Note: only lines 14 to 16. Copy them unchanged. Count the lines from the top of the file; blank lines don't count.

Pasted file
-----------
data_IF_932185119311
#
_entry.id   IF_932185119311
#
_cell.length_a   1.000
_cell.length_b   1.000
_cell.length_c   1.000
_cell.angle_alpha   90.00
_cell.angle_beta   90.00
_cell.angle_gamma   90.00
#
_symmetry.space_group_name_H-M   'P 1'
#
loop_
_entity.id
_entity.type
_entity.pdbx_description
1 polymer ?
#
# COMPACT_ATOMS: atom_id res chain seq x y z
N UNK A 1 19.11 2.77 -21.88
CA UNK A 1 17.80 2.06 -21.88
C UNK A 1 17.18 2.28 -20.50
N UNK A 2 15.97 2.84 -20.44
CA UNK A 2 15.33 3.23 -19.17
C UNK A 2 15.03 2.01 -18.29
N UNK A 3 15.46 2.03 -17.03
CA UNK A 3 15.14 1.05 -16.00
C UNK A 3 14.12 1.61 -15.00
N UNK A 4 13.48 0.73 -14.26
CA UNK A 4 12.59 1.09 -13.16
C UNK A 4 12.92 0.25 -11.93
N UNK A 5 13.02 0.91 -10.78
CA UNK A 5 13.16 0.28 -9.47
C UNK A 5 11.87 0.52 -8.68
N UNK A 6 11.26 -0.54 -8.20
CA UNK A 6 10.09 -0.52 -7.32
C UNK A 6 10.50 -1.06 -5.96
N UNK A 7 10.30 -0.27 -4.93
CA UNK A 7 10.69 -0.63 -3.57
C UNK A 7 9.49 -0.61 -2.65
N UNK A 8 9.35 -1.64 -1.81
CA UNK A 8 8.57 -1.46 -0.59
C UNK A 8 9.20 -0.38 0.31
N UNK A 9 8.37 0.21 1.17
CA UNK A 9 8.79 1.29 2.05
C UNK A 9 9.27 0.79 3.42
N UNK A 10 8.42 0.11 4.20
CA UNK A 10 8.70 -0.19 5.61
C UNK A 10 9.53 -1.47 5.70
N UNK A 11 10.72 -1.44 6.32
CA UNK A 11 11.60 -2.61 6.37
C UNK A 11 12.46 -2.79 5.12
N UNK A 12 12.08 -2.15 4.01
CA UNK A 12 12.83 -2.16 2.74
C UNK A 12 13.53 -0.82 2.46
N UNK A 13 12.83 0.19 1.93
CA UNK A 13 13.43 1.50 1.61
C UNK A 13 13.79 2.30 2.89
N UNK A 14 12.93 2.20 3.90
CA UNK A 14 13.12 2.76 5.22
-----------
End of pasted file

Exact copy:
loop_
_entity.id
_entity.type